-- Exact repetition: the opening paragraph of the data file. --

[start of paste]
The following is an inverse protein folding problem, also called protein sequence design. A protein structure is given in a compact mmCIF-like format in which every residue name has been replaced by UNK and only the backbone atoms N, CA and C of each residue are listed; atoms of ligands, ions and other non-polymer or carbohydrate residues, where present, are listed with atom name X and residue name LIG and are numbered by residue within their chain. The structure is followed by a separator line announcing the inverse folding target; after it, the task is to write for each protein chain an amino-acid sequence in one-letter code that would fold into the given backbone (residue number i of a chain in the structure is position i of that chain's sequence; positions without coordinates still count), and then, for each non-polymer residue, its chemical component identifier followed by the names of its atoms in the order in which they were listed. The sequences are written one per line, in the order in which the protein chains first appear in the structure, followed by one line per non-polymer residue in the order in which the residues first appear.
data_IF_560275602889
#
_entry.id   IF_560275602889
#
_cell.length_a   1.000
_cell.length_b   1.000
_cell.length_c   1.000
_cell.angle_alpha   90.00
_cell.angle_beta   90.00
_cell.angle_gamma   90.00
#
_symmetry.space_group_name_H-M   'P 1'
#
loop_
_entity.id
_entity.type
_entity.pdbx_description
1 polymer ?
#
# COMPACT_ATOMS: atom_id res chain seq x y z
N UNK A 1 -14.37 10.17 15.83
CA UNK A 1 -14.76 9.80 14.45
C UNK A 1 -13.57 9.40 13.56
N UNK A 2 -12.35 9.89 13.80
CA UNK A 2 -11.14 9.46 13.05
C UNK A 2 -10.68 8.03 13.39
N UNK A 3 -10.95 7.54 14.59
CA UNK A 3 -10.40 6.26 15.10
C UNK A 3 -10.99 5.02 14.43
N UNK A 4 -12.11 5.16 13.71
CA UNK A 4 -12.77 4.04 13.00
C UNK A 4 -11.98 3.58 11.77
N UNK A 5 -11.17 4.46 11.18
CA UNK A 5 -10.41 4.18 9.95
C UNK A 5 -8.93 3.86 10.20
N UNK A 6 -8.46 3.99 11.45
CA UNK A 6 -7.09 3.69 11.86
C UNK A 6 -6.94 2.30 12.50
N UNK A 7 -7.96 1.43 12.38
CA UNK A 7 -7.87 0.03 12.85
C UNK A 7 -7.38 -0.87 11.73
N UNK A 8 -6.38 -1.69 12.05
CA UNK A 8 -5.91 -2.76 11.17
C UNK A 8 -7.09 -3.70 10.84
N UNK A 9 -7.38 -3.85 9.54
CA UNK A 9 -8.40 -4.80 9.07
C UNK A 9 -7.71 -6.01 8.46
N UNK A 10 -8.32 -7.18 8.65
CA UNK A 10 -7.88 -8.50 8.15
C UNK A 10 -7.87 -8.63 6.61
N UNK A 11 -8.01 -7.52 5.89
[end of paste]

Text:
The following is an inverse protein folding problem, also called protein sequence design. A protein structure is given in a compact mmCIF-like format in which every residue name has been replaced by UNK and only the backbone atoms N, CA and C of each residue are listed; atoms of ligands, ions and other non-polymer or carbohydrate residues, where present, are listed with atom name X and residue name LIG and are numbered by residue within their chain. The structure is followed by a separator line announcing the inverse folding target; after it, the task is to write for each protein chain an amino-acid sequence in one-letter code that would fold into the given backbone (residue number i of a chain in the structure is position i of that chain's sequence; positions without coordinates still count), and then, for each non-polymer residue, its chemical component identifier followed by the names of its atoms in the order in which they were listed. The sequences are written one per line, in the order in which the protein chains first appear in the structure, followed by one line per non-polymer residue in the order in which the residues first appear.